Rebel Galaxy Review

Posted by: Justin Morgan | 14 February 2016

Publisher:
Double Damage Games

Developer:
Double Damage Games

Release Date:
October 2015 (PC, OS X), January 2016 (Consoles)

Player(s):
Single-plater

Platform(s):
PC, OS X, PlayStation 4, Xbox One

Reviewed On:
Xbox One

Elite Dangerous and Star Citizen have started something off here, and it is good. Rebel Galaxy may not be as technically involved as either of these two games but it manages to stand out on its own two feet.

Imagine if you will crossing Borderlands with Firefly, adding a little bit of Assassins Creed Black Flag, and your somewhere near to Rebel Galaxy. One issue with Elite Dangerous is that you’re unable to fly anything truly massive. With Rebel Galaxy that will never, ever be an issue.

The game opens with you arriving on an outer rim galaxy, and the reason why you got dragged to this godforsaken backwater. You receive a message from Orzu, a local character who know the whereabouts of your Aunt, asking you to meet at a local station. Upon arrival at the station’s bar, Orzu introduces himself and asks a few favours from you and you’re offered your first missions. The first few introduce you to both travelling through the vast environments, as well as a gentle introduction to combat – gently pushing the story on to venture further around the galaxy.

These inaugural missions introduce you to the main core of the games ecosystems – trading, combat and mining. It’s a gentle introduction to the game and, similar to other space exploration games, you’ll eventually get sidetracked by a few missions and the minutes will melt away into hours. Missions handily have a guide to how tough they are, although you may want to wait until you’ve upgraded before attempting some of the missions.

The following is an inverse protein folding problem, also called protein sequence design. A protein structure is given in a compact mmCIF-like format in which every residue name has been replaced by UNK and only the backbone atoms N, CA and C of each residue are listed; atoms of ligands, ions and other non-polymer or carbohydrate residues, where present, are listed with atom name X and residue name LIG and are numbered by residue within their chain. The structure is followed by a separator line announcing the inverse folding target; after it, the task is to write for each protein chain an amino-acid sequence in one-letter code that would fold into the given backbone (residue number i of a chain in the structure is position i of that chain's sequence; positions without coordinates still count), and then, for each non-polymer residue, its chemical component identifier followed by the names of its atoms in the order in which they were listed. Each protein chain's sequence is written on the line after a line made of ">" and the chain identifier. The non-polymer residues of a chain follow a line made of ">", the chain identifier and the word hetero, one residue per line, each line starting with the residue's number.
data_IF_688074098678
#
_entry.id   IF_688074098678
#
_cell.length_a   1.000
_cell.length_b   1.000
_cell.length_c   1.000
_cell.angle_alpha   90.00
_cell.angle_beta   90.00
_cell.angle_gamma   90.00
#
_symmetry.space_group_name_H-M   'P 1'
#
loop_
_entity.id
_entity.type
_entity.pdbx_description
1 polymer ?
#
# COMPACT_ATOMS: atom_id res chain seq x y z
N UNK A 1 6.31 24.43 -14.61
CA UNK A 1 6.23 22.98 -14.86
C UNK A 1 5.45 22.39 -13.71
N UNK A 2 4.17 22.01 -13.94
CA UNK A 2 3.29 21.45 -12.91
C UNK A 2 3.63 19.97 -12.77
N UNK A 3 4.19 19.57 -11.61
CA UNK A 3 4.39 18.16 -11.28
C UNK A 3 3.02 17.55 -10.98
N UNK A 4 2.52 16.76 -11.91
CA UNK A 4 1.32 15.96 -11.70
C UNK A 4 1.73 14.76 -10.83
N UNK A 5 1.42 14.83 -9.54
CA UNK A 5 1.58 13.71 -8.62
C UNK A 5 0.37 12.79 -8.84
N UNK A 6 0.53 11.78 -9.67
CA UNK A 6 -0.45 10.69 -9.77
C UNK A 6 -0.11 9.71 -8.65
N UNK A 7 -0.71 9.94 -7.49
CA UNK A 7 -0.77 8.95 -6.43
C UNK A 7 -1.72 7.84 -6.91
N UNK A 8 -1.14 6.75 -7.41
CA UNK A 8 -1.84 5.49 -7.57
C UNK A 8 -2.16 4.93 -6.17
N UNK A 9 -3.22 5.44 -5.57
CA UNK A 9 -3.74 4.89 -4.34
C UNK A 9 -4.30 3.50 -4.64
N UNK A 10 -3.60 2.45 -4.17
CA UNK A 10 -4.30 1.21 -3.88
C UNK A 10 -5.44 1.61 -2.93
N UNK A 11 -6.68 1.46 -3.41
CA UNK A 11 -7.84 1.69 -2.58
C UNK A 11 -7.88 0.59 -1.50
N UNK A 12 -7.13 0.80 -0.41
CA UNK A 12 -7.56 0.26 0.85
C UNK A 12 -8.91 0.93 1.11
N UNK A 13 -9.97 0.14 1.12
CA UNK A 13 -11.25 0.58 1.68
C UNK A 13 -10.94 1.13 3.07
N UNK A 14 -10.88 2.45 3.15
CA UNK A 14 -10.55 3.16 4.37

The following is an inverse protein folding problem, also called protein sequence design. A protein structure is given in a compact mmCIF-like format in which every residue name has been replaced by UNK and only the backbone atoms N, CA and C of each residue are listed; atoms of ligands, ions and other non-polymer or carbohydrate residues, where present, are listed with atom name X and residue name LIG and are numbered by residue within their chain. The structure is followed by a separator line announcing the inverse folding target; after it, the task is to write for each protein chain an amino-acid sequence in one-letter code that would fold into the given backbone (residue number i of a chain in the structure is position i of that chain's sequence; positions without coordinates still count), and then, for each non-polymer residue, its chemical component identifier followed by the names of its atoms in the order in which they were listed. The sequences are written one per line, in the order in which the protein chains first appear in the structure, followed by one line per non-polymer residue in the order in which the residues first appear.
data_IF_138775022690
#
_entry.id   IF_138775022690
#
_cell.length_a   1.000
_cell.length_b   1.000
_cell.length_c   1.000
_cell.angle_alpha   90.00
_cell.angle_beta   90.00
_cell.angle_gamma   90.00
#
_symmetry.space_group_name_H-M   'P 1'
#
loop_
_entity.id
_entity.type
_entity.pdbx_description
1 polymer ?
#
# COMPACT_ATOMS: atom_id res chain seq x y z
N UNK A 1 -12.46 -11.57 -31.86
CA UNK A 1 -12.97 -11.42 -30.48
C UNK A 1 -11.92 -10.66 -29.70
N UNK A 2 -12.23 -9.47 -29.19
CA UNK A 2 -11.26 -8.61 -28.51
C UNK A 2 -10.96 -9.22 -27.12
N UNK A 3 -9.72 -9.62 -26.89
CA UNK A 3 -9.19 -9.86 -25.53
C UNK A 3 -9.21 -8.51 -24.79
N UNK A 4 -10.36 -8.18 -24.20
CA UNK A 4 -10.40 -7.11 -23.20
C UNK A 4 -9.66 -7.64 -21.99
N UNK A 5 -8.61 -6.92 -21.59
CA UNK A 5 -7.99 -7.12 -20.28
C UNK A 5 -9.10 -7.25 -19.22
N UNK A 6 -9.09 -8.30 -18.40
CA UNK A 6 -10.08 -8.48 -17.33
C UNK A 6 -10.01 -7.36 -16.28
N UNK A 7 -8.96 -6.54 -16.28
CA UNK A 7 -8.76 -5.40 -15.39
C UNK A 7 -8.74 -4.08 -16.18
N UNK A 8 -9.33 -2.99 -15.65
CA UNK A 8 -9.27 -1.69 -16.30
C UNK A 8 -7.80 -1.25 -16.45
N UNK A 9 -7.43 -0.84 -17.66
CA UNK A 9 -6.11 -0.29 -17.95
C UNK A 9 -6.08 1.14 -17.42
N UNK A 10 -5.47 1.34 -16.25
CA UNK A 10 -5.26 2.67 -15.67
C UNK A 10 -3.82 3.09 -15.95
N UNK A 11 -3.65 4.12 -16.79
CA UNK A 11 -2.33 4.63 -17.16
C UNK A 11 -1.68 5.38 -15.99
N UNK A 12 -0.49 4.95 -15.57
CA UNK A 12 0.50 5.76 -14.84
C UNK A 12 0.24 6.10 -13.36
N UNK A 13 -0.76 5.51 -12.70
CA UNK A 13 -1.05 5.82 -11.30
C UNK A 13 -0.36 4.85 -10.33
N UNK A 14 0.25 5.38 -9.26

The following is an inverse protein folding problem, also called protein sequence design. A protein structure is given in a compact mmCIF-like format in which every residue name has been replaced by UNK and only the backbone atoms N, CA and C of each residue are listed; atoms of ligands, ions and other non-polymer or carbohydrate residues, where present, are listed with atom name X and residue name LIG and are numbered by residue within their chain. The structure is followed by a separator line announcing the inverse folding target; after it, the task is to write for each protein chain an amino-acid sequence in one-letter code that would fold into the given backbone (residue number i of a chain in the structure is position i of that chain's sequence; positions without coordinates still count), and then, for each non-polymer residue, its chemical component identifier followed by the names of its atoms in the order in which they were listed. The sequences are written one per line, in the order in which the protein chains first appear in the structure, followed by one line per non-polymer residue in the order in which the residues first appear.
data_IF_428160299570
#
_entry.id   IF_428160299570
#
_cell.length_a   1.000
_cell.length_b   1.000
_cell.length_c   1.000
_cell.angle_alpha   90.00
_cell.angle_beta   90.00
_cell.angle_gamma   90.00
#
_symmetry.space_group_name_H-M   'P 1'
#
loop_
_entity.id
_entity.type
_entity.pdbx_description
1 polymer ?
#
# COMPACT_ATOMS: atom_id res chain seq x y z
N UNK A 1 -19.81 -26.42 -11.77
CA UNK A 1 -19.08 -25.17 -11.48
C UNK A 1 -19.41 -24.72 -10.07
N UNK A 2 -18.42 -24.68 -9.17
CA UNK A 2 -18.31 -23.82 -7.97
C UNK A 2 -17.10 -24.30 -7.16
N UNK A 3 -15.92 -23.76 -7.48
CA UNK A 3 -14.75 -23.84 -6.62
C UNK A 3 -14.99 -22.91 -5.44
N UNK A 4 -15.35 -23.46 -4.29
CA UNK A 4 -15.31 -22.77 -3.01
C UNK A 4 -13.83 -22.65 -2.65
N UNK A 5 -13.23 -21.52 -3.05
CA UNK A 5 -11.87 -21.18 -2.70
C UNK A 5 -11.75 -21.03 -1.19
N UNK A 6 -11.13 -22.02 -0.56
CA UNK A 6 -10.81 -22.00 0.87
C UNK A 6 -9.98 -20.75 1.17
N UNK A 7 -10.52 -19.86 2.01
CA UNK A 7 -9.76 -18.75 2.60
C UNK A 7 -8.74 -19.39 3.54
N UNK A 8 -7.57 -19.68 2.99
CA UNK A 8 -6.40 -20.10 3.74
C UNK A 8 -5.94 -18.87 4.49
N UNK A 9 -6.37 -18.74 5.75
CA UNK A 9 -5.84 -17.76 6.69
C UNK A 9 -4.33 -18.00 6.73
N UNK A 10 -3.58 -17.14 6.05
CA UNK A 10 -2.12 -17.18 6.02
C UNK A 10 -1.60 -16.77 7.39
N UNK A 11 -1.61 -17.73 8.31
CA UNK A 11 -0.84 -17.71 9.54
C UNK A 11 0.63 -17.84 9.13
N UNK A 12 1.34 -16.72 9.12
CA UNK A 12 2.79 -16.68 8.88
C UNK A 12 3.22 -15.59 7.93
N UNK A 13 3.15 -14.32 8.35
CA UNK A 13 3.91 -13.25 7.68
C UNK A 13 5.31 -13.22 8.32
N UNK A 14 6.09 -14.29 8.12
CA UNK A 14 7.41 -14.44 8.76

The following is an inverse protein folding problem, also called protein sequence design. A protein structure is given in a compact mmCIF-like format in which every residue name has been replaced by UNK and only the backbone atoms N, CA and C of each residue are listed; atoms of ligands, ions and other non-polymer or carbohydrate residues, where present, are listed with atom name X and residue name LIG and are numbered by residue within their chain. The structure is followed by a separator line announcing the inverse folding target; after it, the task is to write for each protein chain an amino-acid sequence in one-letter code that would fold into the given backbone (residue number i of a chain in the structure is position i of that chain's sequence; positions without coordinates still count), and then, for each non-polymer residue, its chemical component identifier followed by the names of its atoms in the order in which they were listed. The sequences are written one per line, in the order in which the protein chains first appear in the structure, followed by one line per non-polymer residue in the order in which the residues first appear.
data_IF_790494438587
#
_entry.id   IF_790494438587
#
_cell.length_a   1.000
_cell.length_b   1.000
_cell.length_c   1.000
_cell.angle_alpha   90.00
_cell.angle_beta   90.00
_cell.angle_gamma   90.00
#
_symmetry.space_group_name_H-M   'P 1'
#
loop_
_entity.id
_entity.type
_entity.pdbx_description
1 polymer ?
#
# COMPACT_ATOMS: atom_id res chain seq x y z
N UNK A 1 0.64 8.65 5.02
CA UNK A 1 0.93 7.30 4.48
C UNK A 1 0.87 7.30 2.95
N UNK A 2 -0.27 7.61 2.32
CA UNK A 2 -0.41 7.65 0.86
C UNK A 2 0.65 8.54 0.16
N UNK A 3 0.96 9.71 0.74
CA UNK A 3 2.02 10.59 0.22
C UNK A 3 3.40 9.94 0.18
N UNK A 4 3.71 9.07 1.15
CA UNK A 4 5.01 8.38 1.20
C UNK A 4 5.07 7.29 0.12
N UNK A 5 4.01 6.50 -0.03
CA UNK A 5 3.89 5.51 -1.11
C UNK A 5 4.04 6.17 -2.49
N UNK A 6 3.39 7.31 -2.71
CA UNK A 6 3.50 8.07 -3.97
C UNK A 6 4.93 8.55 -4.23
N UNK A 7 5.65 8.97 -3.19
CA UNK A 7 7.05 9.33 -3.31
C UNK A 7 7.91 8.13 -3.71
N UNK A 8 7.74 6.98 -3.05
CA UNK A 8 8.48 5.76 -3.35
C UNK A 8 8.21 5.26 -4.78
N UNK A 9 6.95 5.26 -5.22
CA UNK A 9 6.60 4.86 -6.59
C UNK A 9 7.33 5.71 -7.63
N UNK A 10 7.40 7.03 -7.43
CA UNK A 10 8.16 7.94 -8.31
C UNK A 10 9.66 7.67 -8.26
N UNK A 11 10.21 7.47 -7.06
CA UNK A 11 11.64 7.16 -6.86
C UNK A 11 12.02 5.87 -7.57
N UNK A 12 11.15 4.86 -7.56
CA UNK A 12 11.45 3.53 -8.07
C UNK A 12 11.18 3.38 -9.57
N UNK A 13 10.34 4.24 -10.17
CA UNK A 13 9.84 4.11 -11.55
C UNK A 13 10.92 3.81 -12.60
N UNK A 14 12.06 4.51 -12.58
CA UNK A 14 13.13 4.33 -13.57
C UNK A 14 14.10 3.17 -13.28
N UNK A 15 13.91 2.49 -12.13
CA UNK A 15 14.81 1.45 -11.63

Travelling around the universe is simple enough, pressing the A button sets your speed in 25% increments, and when you are clear of any larger objects, you automatically move to sub-light speed.

Hitting A again whilst in sub-light speed moves you to warp – allowing you to travel the longer distances through the open world. As soon as you move close to a larger obstacle when travelling at warp, your engines will cut and you’ll be reduced down to normal travelling speed. At first this is nice enough, as it stops you from crashing in to any large obstacles, but after a while being taken out of warp when you’re trying to get somewhere quickly can get a little annoying. You have no warning when this will happen, the radar or map won’t show large celestial objects, and you have no time to allow yourself to move to another course.

Combat may take a while to understand, but is brilliantly fun. Your ship has 4 shields. Front, aft, port and starboard. Taking too much damage on one side eliminates your shields and allows your enemies to penetrate your armour, damaging your ship in the process. Damage is in real time and gives you an indication as to how much punishment you can take. Keeping on the move in combat is vital – allowing your fully shielded side to take further punishment, while you let you damaged shields recharge keeps you on your toes and brings an element of strategy to combat. Your broadside cannons are your heavy-hitters and are aimed by holding the left trigger down. The longer it’s held the more accurate your shots become. The cannons can only be fired in an accurate barrage in precision mode, but a precise volley can decimate the shields of larger targets.